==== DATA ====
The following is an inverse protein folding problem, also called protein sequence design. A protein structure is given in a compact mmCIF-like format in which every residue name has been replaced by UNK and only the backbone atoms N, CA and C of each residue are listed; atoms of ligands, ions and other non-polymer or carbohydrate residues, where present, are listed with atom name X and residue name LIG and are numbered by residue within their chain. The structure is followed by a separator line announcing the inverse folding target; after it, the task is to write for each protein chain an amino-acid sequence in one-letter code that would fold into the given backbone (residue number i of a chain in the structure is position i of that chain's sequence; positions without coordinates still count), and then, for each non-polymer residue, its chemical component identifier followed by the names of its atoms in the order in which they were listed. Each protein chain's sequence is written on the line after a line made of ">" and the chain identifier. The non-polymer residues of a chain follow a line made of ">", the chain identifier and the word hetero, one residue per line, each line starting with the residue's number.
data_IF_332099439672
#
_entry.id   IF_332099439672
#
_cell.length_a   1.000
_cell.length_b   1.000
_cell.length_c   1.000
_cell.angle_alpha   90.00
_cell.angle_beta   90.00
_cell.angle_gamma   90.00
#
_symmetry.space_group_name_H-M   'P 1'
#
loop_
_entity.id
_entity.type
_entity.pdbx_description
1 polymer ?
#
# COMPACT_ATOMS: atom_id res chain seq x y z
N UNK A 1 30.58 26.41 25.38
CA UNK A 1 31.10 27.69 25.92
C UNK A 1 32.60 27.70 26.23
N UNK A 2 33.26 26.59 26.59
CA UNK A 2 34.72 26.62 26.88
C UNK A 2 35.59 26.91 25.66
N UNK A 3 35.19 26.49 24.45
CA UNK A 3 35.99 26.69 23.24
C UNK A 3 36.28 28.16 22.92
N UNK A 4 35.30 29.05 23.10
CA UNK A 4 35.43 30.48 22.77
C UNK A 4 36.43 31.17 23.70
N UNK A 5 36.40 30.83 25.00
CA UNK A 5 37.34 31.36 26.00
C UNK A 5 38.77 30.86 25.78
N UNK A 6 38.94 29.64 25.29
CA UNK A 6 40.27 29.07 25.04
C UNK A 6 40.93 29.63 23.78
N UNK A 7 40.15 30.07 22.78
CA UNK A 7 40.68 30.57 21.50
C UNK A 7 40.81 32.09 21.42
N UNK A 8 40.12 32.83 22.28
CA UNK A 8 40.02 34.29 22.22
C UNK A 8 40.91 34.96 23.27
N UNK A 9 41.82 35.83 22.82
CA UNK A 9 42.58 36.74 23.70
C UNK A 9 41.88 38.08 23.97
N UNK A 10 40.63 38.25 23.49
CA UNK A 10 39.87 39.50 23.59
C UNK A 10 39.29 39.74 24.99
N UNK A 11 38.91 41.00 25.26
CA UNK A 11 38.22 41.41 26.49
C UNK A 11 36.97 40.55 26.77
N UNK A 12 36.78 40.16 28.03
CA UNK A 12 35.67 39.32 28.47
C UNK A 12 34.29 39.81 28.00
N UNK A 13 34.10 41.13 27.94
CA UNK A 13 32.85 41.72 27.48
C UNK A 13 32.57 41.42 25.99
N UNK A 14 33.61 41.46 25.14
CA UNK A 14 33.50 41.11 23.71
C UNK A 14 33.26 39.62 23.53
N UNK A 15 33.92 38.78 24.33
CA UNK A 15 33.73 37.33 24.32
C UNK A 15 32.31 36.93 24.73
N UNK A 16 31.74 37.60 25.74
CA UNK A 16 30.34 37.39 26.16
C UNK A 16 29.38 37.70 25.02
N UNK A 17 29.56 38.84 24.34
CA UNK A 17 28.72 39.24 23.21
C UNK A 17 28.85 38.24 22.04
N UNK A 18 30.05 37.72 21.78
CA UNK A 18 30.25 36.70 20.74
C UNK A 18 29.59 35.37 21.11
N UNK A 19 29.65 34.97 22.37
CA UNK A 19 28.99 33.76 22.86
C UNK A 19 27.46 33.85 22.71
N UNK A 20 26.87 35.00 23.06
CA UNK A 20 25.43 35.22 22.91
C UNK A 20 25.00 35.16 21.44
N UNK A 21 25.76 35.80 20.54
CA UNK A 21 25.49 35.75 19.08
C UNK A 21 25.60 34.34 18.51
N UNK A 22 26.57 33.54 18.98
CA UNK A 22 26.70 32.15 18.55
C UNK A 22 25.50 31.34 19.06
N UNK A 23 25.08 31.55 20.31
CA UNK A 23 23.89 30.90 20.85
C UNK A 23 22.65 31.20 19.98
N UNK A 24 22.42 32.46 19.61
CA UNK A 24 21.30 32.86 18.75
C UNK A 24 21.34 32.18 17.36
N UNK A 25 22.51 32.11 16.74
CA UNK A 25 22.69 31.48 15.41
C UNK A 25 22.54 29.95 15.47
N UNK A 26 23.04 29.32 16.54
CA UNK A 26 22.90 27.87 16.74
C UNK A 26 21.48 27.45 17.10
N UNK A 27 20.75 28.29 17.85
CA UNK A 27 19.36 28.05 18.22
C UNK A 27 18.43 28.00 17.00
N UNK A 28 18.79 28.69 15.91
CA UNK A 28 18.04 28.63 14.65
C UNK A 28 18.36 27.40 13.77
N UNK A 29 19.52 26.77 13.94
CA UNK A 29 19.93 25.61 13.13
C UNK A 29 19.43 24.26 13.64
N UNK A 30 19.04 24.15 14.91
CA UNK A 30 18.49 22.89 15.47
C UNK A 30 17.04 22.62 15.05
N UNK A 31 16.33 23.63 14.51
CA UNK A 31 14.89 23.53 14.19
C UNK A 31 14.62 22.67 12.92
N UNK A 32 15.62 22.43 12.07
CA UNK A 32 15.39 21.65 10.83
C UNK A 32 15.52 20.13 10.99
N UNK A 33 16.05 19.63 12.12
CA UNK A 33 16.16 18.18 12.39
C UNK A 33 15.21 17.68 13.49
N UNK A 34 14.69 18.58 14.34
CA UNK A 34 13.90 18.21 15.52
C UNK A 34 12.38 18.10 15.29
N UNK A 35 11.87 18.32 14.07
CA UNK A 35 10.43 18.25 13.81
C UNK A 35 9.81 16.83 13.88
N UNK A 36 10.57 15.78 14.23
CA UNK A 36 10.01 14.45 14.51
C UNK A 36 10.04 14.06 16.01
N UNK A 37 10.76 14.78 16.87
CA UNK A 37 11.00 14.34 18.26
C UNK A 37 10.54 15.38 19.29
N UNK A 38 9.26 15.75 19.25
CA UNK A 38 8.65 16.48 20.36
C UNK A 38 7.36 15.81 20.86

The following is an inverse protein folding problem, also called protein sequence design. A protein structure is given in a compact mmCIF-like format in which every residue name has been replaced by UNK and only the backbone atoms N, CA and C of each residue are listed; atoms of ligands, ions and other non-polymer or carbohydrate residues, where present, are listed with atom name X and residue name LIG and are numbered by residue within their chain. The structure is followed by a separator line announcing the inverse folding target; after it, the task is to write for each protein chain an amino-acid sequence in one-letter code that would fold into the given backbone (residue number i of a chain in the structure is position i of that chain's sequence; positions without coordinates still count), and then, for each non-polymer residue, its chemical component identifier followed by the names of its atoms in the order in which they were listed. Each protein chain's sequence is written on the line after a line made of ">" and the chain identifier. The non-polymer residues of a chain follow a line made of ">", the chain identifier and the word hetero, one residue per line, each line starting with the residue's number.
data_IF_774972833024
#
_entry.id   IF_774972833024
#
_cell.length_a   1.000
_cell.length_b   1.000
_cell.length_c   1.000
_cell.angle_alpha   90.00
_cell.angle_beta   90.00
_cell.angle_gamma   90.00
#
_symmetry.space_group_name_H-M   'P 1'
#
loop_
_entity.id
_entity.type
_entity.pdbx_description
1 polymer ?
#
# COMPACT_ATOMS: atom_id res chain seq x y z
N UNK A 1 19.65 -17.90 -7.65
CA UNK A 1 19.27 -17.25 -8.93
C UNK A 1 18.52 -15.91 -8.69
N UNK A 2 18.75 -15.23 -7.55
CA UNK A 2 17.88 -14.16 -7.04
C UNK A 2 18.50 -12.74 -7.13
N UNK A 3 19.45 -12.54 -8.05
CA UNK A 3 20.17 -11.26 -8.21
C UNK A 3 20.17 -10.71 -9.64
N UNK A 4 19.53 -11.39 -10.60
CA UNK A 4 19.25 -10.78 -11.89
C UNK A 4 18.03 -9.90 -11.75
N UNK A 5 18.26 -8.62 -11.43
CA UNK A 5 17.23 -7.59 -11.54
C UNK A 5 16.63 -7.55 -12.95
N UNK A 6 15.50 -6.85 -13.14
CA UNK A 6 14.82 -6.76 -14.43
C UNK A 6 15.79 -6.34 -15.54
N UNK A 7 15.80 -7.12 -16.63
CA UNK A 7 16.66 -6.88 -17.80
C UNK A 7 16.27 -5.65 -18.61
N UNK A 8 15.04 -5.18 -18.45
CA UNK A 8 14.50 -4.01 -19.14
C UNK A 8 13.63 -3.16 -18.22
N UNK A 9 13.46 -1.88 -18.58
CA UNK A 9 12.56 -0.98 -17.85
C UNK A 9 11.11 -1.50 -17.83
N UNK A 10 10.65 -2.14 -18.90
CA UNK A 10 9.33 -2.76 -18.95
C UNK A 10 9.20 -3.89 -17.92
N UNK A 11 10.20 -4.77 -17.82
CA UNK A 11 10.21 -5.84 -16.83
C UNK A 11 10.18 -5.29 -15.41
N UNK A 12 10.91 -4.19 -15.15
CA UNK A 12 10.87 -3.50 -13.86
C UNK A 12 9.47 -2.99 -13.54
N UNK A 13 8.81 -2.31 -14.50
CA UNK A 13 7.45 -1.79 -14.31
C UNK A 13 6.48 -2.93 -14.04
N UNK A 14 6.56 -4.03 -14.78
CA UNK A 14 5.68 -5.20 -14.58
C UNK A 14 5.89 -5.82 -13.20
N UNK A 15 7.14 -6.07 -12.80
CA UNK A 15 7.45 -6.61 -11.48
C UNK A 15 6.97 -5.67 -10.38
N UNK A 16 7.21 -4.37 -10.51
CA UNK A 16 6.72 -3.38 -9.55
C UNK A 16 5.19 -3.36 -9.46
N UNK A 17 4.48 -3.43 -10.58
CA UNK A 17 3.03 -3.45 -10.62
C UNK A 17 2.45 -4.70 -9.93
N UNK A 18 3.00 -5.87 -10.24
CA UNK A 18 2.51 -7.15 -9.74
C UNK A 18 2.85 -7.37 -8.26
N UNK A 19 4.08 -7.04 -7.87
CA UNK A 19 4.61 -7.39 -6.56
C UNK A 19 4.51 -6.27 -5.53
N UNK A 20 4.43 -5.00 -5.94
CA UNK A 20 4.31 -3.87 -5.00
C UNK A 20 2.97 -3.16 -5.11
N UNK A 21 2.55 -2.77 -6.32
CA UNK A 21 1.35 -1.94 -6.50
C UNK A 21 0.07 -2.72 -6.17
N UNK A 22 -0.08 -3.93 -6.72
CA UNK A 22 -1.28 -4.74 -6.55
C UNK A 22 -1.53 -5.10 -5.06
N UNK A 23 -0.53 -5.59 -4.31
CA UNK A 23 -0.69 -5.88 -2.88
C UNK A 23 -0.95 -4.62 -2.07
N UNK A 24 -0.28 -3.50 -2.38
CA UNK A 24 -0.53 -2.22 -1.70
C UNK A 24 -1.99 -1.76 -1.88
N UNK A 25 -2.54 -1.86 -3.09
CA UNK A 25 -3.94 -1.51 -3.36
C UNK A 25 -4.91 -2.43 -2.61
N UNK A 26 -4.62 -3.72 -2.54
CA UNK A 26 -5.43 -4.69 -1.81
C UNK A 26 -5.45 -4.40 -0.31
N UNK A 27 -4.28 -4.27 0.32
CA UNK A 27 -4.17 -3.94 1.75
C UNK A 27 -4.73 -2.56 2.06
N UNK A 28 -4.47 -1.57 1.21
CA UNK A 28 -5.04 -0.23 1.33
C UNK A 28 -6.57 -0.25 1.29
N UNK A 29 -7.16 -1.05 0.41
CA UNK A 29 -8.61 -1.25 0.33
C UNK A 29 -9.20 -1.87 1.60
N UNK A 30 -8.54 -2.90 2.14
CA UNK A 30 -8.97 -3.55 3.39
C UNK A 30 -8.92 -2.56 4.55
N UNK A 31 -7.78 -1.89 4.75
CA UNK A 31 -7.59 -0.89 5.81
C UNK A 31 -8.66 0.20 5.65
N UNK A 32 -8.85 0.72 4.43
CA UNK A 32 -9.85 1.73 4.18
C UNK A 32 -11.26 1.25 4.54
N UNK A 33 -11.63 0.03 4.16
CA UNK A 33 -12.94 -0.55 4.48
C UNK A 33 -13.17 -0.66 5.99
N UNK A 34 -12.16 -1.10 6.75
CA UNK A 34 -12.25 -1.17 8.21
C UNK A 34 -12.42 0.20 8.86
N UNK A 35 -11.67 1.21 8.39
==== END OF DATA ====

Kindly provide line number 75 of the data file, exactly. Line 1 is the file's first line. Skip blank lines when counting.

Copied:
C UNK A 18 29.59 35.37 21.11